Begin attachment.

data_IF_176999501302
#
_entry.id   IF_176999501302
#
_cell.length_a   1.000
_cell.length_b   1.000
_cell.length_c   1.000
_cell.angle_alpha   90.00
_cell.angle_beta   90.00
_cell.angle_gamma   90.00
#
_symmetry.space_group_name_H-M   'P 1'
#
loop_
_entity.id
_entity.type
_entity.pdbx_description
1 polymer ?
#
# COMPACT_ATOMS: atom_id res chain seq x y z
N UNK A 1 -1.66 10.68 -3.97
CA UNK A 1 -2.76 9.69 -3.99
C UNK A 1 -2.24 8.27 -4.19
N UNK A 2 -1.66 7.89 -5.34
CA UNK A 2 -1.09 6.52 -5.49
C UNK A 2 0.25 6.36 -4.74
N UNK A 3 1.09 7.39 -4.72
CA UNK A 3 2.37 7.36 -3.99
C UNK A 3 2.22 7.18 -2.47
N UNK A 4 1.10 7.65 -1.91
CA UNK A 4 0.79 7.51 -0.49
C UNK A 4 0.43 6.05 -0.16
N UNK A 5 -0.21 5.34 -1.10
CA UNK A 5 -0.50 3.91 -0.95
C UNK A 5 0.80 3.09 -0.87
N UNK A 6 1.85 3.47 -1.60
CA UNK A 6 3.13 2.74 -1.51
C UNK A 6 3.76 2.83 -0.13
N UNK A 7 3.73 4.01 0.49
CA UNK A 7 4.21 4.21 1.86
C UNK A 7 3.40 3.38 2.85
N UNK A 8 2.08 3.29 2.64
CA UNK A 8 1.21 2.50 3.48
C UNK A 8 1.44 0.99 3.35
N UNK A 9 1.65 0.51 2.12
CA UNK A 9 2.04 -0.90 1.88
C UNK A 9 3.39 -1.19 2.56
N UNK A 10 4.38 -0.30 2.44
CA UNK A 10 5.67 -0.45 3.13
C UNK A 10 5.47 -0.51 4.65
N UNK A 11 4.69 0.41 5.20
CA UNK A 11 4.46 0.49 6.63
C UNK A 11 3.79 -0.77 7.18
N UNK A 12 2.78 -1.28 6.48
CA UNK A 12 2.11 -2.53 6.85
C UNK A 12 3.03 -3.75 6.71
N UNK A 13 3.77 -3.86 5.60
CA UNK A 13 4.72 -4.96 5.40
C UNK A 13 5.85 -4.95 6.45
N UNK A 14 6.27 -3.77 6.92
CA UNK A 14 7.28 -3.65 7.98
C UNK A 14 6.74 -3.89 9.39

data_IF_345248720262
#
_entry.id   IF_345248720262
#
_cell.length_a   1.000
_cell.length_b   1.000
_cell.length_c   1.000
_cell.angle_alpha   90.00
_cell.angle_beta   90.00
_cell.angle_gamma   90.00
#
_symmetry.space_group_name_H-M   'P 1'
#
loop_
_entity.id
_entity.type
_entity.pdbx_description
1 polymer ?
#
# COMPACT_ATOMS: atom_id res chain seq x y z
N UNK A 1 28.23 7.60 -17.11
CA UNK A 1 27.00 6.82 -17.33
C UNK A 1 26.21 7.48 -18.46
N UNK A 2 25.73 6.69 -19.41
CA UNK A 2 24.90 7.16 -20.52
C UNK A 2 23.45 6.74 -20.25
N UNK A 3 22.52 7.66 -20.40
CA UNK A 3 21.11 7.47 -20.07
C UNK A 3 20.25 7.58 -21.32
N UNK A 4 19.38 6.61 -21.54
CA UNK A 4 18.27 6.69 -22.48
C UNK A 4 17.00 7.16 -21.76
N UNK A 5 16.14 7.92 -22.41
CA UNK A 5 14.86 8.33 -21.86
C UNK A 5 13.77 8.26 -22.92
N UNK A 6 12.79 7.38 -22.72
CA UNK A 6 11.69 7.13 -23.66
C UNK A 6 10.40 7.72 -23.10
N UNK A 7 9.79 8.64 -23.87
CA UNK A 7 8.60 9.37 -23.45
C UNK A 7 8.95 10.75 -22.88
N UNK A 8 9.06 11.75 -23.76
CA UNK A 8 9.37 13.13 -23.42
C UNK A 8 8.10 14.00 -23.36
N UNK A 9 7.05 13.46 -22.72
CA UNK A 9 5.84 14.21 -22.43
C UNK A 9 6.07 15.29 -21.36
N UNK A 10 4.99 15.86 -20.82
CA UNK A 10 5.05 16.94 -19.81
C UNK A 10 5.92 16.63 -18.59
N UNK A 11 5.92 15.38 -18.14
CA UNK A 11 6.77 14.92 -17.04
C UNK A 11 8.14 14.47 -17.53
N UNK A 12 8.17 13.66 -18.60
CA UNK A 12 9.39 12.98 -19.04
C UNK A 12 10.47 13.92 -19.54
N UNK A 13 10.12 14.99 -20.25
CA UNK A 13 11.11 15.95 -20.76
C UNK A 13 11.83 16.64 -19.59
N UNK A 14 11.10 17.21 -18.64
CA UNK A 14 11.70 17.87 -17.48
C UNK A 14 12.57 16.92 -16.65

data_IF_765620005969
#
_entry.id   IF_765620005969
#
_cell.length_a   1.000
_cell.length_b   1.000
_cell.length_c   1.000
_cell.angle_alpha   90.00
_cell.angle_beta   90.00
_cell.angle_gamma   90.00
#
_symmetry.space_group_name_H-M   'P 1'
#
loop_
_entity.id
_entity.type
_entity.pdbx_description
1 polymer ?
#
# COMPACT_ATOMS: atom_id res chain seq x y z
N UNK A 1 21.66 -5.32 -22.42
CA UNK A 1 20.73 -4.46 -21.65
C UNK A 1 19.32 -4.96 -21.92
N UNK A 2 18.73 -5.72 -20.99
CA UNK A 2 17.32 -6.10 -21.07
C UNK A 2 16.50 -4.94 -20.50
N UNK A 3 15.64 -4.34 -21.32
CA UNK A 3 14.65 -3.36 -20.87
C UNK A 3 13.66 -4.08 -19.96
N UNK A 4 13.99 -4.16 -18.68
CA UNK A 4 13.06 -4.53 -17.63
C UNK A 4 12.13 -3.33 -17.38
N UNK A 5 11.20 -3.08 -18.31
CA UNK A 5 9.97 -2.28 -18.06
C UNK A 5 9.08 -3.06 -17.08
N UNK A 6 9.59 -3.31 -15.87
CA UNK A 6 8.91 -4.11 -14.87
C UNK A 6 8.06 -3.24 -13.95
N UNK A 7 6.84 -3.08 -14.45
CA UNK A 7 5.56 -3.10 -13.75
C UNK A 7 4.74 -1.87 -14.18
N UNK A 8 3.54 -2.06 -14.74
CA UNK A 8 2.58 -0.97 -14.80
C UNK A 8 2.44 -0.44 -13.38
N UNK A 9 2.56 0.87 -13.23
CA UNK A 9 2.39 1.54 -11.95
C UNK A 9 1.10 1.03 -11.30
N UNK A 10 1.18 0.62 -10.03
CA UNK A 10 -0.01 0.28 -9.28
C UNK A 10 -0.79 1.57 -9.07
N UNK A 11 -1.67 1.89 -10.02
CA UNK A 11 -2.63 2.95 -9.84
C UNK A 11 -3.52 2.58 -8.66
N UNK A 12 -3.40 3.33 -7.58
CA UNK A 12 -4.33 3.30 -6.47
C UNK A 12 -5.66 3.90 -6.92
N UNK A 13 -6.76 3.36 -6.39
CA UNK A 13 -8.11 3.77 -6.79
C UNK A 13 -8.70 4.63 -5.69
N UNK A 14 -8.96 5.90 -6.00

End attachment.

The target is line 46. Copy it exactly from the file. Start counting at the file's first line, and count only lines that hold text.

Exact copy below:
CA UNK A 9 2.04 -0.90 1.88